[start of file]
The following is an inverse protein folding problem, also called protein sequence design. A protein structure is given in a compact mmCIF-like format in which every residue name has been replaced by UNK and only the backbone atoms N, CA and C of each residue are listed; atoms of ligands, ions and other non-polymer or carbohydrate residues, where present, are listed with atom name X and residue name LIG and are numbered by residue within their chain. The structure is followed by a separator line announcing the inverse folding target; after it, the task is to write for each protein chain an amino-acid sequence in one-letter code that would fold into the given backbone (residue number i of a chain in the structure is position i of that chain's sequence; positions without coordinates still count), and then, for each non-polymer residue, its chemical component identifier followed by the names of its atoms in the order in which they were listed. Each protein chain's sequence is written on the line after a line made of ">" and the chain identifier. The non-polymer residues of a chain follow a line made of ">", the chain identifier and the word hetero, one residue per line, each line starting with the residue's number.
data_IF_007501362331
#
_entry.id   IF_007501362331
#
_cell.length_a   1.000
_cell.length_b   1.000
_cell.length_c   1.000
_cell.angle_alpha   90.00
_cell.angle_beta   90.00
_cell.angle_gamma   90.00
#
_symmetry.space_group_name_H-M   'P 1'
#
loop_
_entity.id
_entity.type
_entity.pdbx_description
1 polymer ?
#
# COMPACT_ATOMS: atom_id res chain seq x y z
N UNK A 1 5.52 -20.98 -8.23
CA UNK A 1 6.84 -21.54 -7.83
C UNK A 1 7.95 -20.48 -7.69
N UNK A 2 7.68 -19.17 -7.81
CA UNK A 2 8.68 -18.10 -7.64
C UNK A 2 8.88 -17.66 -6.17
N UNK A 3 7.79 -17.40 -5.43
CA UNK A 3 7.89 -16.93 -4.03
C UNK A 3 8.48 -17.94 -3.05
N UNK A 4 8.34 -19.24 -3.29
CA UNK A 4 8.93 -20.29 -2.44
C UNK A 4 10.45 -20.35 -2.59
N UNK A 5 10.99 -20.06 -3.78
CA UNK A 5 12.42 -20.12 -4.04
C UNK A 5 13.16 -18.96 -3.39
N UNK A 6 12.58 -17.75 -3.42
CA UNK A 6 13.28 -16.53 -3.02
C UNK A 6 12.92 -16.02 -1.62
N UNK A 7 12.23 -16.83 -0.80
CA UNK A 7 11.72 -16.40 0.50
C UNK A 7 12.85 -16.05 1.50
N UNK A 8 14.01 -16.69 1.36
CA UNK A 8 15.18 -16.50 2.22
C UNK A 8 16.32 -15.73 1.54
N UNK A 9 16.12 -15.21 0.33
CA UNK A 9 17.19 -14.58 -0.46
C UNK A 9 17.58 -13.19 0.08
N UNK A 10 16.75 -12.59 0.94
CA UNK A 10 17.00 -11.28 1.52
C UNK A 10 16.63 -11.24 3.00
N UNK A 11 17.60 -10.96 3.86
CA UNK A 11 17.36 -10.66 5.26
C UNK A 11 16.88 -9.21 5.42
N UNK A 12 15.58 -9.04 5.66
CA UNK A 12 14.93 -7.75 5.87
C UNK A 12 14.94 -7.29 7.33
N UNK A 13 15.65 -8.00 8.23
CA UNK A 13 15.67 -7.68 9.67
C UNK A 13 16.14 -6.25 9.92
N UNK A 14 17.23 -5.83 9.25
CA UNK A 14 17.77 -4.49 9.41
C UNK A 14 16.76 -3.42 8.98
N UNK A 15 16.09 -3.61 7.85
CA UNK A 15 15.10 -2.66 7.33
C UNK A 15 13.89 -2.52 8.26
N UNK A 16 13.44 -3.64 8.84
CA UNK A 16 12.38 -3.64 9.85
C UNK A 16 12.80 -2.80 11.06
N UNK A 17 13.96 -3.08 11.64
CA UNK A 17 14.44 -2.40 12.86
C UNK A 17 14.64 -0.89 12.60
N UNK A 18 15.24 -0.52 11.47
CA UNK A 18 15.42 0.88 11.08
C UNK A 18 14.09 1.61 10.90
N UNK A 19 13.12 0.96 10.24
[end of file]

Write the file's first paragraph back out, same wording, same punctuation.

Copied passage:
The following is an inverse protein folding problem, also called protein sequence design. A protein structure is given in a compact mmCIF-like format in which every residue name has been replaced by UNK and only the backbone atoms N, CA and C of each residue are listed; atoms of ligands, ions and other non-polymer or carbohydrate residues, where present, are listed with atom name X and residue name LIG and are numbered by residue within their chain. The structure is followed by a separator line announcing the inverse folding target; after it, the task is to write for each protein chain an amino-acid sequence in one-letter code that would fold into the given backbone (residue number i of a chain in the structure is position i of that chain's sequence; positions without coordinates still count), and then, for each non-polymer residue, its chemical component identifier followed by the names of its atoms in the order in which they were listed. Each protein chain's sequence is written on the line after a line made of ">" and the chain identifier. The non-polymer residues of a chain follow a line made of ">", the chain identifier and the word hetero, one residue per line, each line starting with the residue's number.